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Suzuka will stay on the calendar for three more years

Romain Grosjean in Japan back in 2019. Credits: Haas F1 Team Media.

Formula 1 signed a three-year deal with Suzuka, which means that the Japanese GP will be on the calendar until 2024.

Suzuka held the Japanese race every year since 1987, but its contract is set to expire at the end of this year. However, on Saturday morning, formula 1 confirmed that a new deal has been made with Suzuka, which will host the race until 2024.

“I am truly delighted that Formula 1 will continue to race at Suzuka Circuit for another three years,” said F1 CEO and president Stefano Domenicali.

“Japan holds a special place in the hearts and minds of F1 fans all over the world, and Suzuka has played host to many of the sport’s most legendary moments, with 11 drivers’ titles being decided there.

“The Japanese Grand Prix has always showcased gripping, edge-of-your-seat drama, and I am thrilled we can continue to bring the action and excitement that is Formula 1 to the passionate motorsport fans of Japan.”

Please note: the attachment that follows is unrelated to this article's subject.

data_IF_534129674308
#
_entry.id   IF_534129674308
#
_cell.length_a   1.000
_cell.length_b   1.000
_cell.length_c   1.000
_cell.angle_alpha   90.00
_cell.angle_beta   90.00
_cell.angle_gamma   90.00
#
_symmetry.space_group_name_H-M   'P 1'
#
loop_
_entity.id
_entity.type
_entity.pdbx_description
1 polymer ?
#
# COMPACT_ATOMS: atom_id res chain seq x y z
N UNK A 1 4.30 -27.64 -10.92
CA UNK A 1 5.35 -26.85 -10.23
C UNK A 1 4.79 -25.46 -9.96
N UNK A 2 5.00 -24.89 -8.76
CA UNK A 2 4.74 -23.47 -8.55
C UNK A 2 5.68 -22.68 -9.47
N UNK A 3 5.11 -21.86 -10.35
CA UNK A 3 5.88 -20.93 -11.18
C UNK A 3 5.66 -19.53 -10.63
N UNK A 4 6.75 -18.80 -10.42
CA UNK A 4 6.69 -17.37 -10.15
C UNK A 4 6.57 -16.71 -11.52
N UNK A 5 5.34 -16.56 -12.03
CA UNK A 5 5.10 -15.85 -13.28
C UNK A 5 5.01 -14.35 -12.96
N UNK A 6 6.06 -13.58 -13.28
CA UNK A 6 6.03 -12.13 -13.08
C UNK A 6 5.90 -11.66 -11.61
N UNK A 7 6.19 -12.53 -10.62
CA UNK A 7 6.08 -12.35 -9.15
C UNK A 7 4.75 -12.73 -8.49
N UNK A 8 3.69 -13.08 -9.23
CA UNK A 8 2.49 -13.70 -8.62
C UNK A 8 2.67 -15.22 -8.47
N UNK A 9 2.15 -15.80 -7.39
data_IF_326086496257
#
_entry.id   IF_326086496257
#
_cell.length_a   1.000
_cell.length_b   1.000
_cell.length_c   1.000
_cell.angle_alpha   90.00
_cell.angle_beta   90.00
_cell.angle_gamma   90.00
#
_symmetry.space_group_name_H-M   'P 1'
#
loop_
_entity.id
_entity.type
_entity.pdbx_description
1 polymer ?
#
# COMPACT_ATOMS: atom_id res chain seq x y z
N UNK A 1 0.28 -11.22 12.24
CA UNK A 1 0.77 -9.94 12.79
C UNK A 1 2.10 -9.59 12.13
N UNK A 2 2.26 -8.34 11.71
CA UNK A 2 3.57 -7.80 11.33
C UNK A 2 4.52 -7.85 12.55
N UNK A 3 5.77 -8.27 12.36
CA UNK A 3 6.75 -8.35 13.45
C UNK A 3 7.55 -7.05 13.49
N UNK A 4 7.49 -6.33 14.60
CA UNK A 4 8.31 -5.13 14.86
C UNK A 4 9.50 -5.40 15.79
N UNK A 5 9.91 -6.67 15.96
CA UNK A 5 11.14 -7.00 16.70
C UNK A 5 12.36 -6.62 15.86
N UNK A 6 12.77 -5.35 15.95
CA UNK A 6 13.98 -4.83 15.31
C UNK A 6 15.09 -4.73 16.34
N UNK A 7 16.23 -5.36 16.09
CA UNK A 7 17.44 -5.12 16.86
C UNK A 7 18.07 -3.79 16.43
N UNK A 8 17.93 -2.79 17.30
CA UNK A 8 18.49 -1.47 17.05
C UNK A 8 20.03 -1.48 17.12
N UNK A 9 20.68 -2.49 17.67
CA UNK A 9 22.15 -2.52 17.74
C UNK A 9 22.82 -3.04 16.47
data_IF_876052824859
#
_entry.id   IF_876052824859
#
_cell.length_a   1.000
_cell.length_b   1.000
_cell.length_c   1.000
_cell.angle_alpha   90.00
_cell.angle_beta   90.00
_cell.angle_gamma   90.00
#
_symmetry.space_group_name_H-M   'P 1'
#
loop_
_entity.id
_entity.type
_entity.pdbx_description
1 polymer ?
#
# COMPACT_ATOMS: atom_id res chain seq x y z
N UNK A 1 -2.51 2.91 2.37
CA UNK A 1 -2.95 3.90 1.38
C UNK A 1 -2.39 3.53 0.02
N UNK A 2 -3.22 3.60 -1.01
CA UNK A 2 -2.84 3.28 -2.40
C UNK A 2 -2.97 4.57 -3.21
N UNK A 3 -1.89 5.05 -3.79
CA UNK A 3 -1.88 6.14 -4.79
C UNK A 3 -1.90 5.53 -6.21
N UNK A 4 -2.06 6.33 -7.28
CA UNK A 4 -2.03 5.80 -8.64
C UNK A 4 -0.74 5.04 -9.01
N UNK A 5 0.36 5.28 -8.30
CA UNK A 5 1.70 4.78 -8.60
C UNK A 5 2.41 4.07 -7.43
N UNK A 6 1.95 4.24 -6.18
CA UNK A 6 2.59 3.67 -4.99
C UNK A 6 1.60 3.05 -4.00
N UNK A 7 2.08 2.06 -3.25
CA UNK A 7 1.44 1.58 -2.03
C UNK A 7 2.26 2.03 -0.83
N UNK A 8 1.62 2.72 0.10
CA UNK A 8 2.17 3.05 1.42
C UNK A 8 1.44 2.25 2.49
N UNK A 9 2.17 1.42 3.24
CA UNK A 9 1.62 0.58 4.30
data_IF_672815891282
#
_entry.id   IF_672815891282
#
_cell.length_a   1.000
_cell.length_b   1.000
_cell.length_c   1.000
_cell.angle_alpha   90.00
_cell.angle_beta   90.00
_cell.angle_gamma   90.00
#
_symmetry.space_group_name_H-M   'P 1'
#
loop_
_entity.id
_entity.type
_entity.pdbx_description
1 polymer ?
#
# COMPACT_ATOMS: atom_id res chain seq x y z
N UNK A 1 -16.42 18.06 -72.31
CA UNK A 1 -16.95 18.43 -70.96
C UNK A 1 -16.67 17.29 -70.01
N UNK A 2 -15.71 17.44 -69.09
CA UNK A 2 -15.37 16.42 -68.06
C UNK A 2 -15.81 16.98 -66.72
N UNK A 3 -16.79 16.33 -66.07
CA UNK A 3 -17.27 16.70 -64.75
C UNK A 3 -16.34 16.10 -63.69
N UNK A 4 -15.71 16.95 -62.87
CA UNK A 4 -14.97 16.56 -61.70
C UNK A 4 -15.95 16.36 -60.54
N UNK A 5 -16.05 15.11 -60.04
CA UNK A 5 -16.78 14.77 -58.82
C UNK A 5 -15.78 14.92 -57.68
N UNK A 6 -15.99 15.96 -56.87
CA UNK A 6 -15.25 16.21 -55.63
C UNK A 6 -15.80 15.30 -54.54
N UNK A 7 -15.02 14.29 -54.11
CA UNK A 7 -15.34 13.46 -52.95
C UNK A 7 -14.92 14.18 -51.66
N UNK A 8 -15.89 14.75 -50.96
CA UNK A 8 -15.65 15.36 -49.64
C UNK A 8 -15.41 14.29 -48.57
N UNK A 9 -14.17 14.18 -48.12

The future of the sport in Japan was not completely stable since Honda decided to leave the sport. However, with the rookie Yuki Tsunoda coming into the sport, the interest in Japan is still high.

Domenicali also said that it is very important for Formula 1 to have races in Asia, like the one in China and Singapore. Extending the contract with Suzuka was “part of our long-term commitment to growing the sport in Asia,” he said.

“As a result of repeated negotiations with Formula 1, we have been able to conclude a contract on hosting the event from the year 2022 and onward,” said president representative director of Mobilityland, Kaoru Tanaka.

“We would like to express our sincere gratitude to Formula 1 members, including first of all Mr. Stefano Domenicali, for the great understanding that was shown during the negotiations.

“We are determined to continue to our efforts together with local residents of Mie Prefecture and Suzuka City so that Suzuka Circuit will continue to be loved by fans all over the world and contribute to the prosperity of the motorsports culture.”

2022 will be the 60th anniversary of the track, and that is why Tanaka said that the track will celebrate by taking on “new challenges for the future while also cherishing the history and traditions of the sport so that we may provide fans with surprises, joys, and emotional experiences.”

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